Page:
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LINDA WERTHEIMER, host:

This is MORNING EDITION from NPR News. I'm Linda Wertheimer.

STEVE INSKEEP, host:

And I'm Steve Inskeep. Good morning.

Thousands of people displaced by Hurricane Katrina still cannot return home, but at least we are able to hear their voices.

Ms. GLORIA IRVING (New Orleans Resident): We want to come home. This is all I know is New Orleans. I do not like Texas. But I'm staying there because I don't have now where else to go.

INSKEEP: That's New Orleans resident Gloria Irving. In this next report, we will meet another class of victims who cannot tell their stories. Hurricanes Katrina and Rita pounded southern wetlands just as brutally as they struck southern cities, and NPR's John Burnett reports that they destroyed the homes of animals too.

JOHN BURNETT reporting:

Get a map of Louisiana. In the southwest part of the state, South of Lake Charles, find a coastal town of Holly Beach. With a pencil, draw a line 10 miles to the north; now scratch out Holly Beach. That's what Hurricane Rita did on September 24. It blew and washed the community into the Sabine National Wildlife Refuge, 160 square mile expanse of marsh bordering Texas.

Refuge manager Terry Delane stops his airboat to survey the village detritus, seen and unseen.

Mr. TERRY DELANE (Refuge Manager): We're looking at a refrigerator in front of us here. And somewhere in the canal is where that tractor trailer rig is located. That's the only place in this marsh that you can sink something completely out of sight.

BURNETT: That's right, the tidal surge floated an 18-wheeler into the canal, where it sank into the primordial bog, along with great piles of uprooted marsh grass.

So what we're sitting on top of is tons of vegetation that's just cooking and decaying.

Ms. DIANE BORDEN-BILLIOT (Biologist): That is correct. We are just kind of in a nice, large cauldron of stew, nice marsh stew.

BURNETT: Diane Borden-Billiot is a biologist at the Refuge. Wearing U.S. fish and wildlife jacket, with orange painted fingernails, she sits in an airboat floating in the canal. If you just sit still, you can smell it real clearly, very - the white…

BURNETT: Very sulfurous.

Ms. BORDEN-BILLIOT: It's just kind of like rotten eggs, bad water in a water fountain, but just 10, 15 times that, just very pungent.

BURNETT: The hurricane redrew the map of this wetland. It plugged canals and open new lakes. And so it's understandable that the wild things that lived here are gone temporarily.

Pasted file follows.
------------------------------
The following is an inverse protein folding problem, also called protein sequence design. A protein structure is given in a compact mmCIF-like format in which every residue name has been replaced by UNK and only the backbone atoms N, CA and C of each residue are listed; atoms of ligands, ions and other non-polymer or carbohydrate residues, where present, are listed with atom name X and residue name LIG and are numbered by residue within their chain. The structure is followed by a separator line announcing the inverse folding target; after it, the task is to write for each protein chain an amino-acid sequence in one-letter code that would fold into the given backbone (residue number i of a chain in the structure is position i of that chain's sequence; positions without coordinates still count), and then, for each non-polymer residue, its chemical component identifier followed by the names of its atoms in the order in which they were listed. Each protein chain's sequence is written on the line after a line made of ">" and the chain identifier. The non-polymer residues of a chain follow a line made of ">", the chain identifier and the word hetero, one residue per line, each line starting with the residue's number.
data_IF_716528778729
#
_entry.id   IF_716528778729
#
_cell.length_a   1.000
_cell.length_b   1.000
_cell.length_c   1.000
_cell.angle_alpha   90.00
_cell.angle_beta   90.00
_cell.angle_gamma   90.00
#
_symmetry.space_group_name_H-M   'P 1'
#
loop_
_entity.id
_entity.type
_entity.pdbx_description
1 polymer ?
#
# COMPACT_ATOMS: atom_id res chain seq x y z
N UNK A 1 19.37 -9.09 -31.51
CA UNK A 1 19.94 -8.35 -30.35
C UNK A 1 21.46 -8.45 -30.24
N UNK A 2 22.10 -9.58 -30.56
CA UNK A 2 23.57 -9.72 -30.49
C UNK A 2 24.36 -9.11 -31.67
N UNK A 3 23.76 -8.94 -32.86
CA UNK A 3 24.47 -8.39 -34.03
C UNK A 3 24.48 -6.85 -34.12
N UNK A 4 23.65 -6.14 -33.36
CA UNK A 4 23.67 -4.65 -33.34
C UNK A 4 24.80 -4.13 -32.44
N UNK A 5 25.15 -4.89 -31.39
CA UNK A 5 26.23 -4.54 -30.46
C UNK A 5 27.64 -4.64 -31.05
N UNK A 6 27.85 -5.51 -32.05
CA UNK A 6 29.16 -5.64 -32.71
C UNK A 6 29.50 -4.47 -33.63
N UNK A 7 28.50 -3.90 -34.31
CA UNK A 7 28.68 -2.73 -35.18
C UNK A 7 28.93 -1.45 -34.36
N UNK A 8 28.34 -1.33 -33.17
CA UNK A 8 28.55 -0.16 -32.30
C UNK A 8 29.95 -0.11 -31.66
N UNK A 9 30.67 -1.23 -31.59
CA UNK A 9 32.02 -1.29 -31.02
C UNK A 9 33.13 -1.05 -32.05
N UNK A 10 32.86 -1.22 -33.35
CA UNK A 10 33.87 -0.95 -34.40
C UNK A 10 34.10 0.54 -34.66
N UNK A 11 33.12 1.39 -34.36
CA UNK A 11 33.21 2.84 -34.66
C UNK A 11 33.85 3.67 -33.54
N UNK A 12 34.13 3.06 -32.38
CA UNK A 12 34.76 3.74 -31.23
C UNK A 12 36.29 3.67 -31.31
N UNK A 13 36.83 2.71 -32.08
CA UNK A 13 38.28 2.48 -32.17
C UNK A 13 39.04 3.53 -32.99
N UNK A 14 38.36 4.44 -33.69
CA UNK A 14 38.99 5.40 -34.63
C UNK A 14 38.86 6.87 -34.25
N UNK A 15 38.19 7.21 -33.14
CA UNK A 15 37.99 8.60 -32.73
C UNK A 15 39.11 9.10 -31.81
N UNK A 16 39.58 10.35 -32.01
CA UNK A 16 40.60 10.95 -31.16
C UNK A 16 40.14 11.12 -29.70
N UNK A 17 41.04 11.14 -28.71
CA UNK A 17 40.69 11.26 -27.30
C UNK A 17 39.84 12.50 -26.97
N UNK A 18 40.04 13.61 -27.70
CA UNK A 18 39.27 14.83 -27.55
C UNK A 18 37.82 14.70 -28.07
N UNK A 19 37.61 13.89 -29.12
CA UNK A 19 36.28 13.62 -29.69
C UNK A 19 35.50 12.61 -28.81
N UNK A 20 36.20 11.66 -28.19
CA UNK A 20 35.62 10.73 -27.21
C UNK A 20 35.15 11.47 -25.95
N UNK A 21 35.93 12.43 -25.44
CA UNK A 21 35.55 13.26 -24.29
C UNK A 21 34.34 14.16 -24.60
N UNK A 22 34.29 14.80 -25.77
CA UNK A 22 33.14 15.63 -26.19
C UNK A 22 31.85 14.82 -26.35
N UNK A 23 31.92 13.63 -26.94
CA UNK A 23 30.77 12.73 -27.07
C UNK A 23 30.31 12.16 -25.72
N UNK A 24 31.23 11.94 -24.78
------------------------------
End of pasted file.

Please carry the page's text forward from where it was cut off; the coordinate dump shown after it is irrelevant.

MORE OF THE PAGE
BURNETT: Is it normally this quiet?

Ms. BORDEN-BILLIOT: Not this quiet. If this were a nice, healthy marsh, this time of year you should hear a lot of birdlife, rails, occasional gators bellowing.

BURNETT: The humid air is nearly empty, save the mosquitoes that are as plentiful as dust motes and a garrulous shore bird, called a black-necked stilt. When she hears the stilt's call, Borden-Billiot flashes a smile to the airboat driver.

Ms. BORDEN-BILLIOT: When we came out here several months ago, you didn't hear a peep, not a bird, not an insect, nothing. So that is actually a great sign. I mean, that's life. That's something out here that's able to survive. They can fly in and out, pick up some food, maybe nest on top of a debris field. I mean, they're doing fine.

BURNETT: The storms were particularly hard on alligators. Locals say they seldom see the familiar snout and eyes poking out of the murky waters these days. There is one place though where there are still numerous.

Mr. KEVIN SAGRERA: My name is Kevin Sagrera. I live in Abbeville, Louisiana; part owner of Vermillion Gator Farms.

BURNETT: Rita inundated vermillion Gator Farms, washing away 3,000 squirming baby reptiles. Though the Sagrera family raises its own gators, the farm nevertheless, depends on natural habitat. They collect eggs from the wild, and in return release 14 percent of hatchlings back into the marsh.

Mr. SEGRERA: As far as what the future holds, we're really not certain. The salt water is all over the marsh now and the salinity levels are extremely high. We haven't had any - very little rain to come in and dilute that marsh. So what's happening is the gator can't take high salinity. So we're not sure what nesting is going to be this year.